8. This shows Erick does not understand soteriology and imposes a Calvinist view of salvation onto the operations of the Church. (Of course this is not something Erick is consciously doing.)
  9. Erick’s idea, that there must be a point where people “have no further recourse than to the same authority itself” is irrational, as it places the Pope in the final position other than God Himself. Whether it is a council acting as the speaking of the Spirit, or the Pope himself, both would be logically equivalent–the one key difference being the Scriptures and ecumenical councils all in passing (and the fifth council explictly) endorse conciliar action as accomplishing this–while all do not endorse the Pope, in isolation, as such. Hence, Erick goes beyond the fathers in this.
  10. Apparently, Saint Cyprian, whose holiness we may only wish to achieve in a thousand lifetimes, understands himself not as well as Erick does. I do not care who one cites as support for such an outrageous assertion. Its wrong.
  11. When Erick asks, “What is meant by ‘in this chair, unity should be preserved by all,'” my response is Optatus like Jerome is speaking of the founding of the Apostolic college having an “equal” power between all but a solitary origin–otherwise there would be limitless chairs as there are so many Apostles and successors after them.
  12. Erick asserts that “actions are not always in concert with dogmatic theory,” which is when I say theory must be thrown into the garbage pail if it contradicts the actions of the saints. Words must be understood through the life of the Church as it is in this the Spirit testifies to truth. Otherwise, the Protestants can understand the Scriptures in isolation from tradition. This is an understated difference between Orthodox and Roman Catholics, and why Roman Catholicism spawned Protestantism. In Orthodoxy our prayers, hymns, and liturgies are infallible. Universal expressions of the faithful are governors on doctrines. Obviously, this cannot be neatly systematized. The West is obsessed with an infallible set of source material and infallible interpretative authorities for those things. Protestants simply lifted this idea, went “back to the sources,” and then created confessions/systematic theologies which offer official interpretations. The approach fails because it ignores the organic Orthodox view of infallibility.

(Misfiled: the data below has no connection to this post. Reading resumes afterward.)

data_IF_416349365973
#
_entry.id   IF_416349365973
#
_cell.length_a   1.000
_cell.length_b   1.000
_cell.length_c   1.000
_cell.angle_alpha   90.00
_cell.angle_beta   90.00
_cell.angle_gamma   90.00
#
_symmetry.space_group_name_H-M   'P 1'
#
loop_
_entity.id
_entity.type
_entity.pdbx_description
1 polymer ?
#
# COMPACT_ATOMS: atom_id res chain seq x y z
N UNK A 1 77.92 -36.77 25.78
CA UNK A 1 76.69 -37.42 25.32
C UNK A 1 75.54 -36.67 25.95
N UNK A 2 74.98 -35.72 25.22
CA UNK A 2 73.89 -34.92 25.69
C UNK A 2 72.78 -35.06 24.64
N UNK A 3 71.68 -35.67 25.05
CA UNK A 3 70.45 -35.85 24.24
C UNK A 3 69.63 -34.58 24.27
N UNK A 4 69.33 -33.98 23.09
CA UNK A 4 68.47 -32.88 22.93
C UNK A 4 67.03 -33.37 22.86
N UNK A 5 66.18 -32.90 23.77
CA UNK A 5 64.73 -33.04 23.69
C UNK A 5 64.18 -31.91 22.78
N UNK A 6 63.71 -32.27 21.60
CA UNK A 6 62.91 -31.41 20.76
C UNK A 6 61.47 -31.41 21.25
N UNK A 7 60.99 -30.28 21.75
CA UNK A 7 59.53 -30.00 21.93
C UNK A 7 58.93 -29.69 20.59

13. I think Erick’s response on Augustine pertaining to the Pelagians, as I pointed out in my comments on the first debate, are unsubstantiated.
  14. Erick writes concerning my perception of complexities in interpreting Jerome’s 15th letter as “complications that are only in Craig’s mind.” This may be a fair statement, if it were not for the fact that Rome regularly had their own private/internal ecclesial dialogue; and yet another when they communicated to the world. Further, the fact the Jerome recognized zero bishops of Antioch in the letter seems to me that he was writing out of frustration pertaining to the obvious confusion around the situation, citing the Pope himself as a constant. Ironically, though this sounds very “pro-Papal,” this may be a high context way of actually disputing the Pope. How so? Because the Pope recognized Paulinus. Jerome, the “boots on the ground” so to say close to Antioch, responds “I don’t know if it is Paulinus or Meletius…who knows. That guy Meletius recognizes you too. All I know is that you really are Pope!” Its a little passive aggressive, but it sound to me that Jerome suspected Paulinus was wrong and was nudging the Pope a little bit to recognize Meletius, but if he did not, oh well. But, being that this letter is “not so complicated” according to Erick, I suppose Erick can accept this interpretation or simply say Jerome was making no sense in part of it and making sense only in the part that pertaining to Roman supremacy (which, ironically, is not what the letter is about).
  15. Being the Erick really did not address my assertion that even Popes viewed themselves as below councils, which we have clear declarations from them to this effect, I have nothing else to add.
  16. Erick saying that “John III, at one time repudiating Chalcedon, then turned Chalcedonian, became the Patriarch of Jerusalem” is besides the point. He was Chalcedonian before he was Bishop, as was the Bishop before him. So, what Erick cannot show, is the Jerusalem’s Bishop was in heresy as he alleges.
  17. Nothing to add here.